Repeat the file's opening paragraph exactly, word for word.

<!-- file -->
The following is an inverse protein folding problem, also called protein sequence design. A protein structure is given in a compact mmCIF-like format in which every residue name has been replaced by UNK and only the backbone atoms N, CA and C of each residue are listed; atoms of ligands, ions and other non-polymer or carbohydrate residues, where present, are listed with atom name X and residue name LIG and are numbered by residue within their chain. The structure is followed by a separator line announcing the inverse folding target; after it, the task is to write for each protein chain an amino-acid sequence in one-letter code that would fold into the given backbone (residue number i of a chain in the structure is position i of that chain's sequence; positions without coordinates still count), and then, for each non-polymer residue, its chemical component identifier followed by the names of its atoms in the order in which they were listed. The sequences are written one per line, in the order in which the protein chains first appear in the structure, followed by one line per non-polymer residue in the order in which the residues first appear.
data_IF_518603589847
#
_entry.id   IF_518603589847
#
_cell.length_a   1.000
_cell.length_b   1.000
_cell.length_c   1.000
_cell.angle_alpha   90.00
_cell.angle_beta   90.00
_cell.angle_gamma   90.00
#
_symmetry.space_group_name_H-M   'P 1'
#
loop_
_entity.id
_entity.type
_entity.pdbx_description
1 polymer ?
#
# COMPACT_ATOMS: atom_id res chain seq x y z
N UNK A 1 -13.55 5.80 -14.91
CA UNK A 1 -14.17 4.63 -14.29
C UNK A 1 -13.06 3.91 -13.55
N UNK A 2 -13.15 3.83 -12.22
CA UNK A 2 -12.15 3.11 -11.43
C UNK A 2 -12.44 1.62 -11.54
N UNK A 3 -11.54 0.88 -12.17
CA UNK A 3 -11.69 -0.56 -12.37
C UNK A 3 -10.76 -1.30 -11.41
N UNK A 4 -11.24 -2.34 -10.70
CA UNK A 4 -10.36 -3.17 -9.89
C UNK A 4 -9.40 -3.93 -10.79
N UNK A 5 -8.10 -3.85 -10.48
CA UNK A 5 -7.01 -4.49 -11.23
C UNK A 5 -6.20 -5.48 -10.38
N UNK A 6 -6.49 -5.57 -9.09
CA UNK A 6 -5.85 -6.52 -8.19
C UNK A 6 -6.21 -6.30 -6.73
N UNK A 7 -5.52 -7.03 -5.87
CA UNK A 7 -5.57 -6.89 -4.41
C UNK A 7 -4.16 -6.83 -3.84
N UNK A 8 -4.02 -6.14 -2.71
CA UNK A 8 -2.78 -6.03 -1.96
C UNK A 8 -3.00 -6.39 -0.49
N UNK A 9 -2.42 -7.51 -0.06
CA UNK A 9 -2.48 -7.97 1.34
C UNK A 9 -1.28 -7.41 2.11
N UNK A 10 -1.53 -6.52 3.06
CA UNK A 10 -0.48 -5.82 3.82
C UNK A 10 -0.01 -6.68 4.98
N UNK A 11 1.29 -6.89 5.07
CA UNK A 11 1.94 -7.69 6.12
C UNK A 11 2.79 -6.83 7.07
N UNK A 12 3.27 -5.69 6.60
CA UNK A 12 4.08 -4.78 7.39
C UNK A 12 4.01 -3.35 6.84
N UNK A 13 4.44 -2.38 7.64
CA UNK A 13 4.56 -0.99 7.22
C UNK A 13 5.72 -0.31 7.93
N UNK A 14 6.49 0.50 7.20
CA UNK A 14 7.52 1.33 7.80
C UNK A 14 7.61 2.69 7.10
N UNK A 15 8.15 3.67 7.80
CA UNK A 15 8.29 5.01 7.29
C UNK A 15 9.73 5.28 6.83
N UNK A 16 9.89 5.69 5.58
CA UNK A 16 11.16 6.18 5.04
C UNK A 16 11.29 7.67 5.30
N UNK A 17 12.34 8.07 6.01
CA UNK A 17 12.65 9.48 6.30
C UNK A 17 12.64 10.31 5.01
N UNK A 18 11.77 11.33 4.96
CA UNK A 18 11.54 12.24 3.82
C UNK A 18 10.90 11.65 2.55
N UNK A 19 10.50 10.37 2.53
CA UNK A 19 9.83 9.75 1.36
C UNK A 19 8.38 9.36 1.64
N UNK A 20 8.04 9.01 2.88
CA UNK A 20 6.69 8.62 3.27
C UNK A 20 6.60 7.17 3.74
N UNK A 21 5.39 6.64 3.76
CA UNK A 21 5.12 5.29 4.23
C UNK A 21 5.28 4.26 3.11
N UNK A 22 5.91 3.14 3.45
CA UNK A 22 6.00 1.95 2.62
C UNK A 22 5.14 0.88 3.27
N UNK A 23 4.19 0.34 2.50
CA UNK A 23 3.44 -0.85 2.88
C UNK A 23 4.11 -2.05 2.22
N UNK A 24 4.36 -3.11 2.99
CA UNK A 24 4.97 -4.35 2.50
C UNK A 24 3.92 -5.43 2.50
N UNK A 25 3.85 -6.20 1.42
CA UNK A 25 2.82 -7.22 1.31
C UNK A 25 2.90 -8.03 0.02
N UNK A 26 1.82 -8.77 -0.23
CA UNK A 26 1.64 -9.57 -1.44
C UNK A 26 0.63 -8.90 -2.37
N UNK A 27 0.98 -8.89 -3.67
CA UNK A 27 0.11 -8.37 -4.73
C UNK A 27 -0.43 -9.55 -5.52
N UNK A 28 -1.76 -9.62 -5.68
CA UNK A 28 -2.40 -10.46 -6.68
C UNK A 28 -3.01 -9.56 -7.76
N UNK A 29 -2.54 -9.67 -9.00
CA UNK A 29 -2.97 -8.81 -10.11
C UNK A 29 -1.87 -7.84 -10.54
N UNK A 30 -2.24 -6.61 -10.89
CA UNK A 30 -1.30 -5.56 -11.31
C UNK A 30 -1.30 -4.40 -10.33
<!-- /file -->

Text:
The following is an inverse protein folding problem, also called protein sequence design. A protein structure is given in a compact mmCIF-like format in which every residue name has been replaced by UNK and only the backbone atoms N, CA and C of each residue are listed; atoms of ligands, ions and other non-polymer or carbohydrate residues, where present, are listed with atom name X and residue name LIG and are numbered by residue within their chain. The structure is followed by a separator line announcing the inverse folding target; after it, the task is to write for each protein chain an amino-acid sequence in one-letter code that would fold into the given backbone (residue number i of a chain in the structure is position i of that chain's sequence; positions without coordinates still count), and then, for each non-polymer residue, its chemical component identifier followed by the names of its atoms in the order in which they were listed. The sequences are written one per line, in the order in which the protein chains first appear in the structure, followed by one line per non-polymer residue in the order in which the residues first appear.